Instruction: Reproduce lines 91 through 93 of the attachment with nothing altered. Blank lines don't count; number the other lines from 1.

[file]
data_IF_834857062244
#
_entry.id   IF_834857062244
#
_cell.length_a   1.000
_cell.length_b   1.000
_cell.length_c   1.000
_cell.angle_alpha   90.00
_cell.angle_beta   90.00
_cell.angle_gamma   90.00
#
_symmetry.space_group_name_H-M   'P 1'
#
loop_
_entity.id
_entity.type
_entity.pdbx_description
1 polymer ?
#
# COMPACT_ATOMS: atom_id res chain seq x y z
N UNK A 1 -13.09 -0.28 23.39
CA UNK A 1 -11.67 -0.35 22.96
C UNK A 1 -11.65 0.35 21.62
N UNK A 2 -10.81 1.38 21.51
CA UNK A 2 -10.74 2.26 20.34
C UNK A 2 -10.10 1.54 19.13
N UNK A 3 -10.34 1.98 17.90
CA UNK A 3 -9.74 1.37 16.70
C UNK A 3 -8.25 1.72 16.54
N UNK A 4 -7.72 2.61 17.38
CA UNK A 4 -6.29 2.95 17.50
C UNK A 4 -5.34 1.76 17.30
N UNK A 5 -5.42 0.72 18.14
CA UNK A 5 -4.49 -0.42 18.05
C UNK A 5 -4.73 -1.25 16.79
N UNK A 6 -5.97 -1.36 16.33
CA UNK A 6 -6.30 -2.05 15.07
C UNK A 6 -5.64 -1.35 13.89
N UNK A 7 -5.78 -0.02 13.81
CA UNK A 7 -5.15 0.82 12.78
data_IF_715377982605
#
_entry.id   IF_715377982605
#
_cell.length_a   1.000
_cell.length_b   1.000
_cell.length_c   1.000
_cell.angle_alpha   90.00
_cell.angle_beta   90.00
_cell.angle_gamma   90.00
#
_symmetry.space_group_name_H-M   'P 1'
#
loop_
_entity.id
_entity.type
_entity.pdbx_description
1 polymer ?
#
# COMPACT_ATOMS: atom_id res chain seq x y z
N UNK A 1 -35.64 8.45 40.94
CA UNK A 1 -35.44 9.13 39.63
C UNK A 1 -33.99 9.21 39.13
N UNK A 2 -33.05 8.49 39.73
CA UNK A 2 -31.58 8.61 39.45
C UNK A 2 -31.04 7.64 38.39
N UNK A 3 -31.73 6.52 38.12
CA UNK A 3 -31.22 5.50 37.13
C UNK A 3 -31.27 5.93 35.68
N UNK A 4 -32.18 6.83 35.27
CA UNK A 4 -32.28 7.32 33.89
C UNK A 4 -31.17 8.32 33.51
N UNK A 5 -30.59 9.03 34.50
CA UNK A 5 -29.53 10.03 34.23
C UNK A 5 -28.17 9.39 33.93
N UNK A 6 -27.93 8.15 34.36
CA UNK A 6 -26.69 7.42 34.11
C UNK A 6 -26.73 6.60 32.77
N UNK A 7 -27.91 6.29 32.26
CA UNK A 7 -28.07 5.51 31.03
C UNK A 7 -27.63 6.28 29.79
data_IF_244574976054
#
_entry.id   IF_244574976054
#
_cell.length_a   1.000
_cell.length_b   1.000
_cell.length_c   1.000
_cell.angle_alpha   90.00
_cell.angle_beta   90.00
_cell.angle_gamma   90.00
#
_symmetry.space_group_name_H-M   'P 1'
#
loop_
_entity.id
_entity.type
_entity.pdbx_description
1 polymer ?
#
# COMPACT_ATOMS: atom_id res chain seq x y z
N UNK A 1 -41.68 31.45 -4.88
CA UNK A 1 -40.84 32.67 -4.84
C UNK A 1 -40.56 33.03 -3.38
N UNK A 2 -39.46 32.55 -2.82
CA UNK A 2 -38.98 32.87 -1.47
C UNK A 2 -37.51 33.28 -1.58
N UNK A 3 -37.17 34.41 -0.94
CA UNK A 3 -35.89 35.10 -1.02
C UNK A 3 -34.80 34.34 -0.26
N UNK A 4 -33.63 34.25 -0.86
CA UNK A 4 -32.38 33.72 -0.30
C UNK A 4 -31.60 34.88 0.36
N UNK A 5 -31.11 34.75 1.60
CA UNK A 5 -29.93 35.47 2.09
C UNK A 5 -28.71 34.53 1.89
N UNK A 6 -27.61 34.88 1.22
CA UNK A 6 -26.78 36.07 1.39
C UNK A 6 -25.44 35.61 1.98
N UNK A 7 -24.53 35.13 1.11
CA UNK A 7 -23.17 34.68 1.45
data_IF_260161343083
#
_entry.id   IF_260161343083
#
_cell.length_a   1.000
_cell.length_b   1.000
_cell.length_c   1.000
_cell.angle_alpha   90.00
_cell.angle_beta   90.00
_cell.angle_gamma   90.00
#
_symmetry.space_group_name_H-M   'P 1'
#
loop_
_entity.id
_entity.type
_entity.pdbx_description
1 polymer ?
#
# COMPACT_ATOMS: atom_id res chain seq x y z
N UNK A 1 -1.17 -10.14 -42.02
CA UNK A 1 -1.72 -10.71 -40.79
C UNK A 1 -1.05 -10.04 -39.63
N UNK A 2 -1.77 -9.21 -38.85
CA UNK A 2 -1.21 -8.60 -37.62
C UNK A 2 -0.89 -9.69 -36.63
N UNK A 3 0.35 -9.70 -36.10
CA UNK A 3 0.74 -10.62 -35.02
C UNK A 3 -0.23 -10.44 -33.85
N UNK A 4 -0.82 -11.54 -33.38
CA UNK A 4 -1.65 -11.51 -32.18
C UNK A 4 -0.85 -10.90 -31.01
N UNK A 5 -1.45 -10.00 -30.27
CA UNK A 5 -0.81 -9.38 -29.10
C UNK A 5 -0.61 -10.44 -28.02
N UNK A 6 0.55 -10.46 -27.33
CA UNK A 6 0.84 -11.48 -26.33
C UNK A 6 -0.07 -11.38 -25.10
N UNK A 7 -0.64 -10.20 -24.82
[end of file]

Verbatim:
_cell.angle_gamma   90.00
#
_symmetry.space_group_name_H-M   'P 1'